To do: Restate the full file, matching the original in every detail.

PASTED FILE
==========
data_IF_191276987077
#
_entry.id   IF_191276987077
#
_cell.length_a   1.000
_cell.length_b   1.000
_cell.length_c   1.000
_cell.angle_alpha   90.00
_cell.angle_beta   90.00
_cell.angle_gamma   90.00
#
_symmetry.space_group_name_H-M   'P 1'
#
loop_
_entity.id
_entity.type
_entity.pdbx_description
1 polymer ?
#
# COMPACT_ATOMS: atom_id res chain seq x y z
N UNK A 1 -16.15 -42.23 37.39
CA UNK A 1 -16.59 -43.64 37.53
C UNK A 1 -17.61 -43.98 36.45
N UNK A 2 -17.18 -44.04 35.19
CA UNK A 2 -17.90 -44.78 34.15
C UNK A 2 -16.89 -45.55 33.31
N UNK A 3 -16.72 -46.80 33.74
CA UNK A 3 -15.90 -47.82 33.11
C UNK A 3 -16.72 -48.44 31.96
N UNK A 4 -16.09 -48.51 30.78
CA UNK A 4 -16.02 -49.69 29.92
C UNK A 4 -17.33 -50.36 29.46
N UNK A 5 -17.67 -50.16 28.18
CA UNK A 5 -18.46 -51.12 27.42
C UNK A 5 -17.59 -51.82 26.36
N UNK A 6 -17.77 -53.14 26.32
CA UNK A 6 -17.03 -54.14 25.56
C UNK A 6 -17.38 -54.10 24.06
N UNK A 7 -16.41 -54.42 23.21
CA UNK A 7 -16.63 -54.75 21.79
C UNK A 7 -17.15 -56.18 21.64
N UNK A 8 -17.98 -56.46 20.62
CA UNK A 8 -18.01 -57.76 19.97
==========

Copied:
data_IF_191276987077
#
_entry.id   IF_191276987077
#
_cell.length_a   1.000
_cell.length_b   1.000
_cell.length_c   1.000
_cell.angle_alpha   90.00
_cell.angle_beta   90.00
_cell.angle_gamma   90.00
#
_symmetry.space_group_name_H-M   'P 1'
#
loop_
_entity.id
_entity.type
_entity.pdbx_description
1 polymer ?
#
# COMPACT_ATOMS: atom_id res chain seq x y z
N UNK A 1 -16.15 -42.23 37.39
CA UNK A 1 -16.59 -43.64 37.53
C UNK A 1 -17.61 -43.98 36.45
N UNK A 2 -17.18 -44.04 35.19
CA UNK A 2 -17.90 -44.78 34.15
C UNK A 2 -16.89 -45.55 33.31
N UNK A 3 -16.72 -46.80 33.74
CA UNK A 3 -15.90 -47.82 33.11
C UNK A 3 -16.72 -48.44 31.96
N UNK A 4 -16.09 -48.51 30.78
CA UNK A 4 -16.02 -49.69 29.92
C UNK A 4 -17.33 -50.36 29.46
N UNK A 5 -17.67 -50.16 28.18
CA UNK A 5 -18.46 -51.12 27.42
C UNK A 5 -17.59 -51.82 26.36
N UNK A 6 -17.77 -53.14 26.32
CA UNK A 6 -17.03 -54.14 25.56
C UNK A 6 -17.38 -54.10 24.06
N UNK A 7 -16.41 -54.42 23.21
CA UNK A 7 -16.63 -54.75 21.79
C UNK A 7 -17.15 -56.18 21.64
N UNK A 8 -17.98 -56.46 20.62
CA UNK A 8 -18.01 -57.76 19.97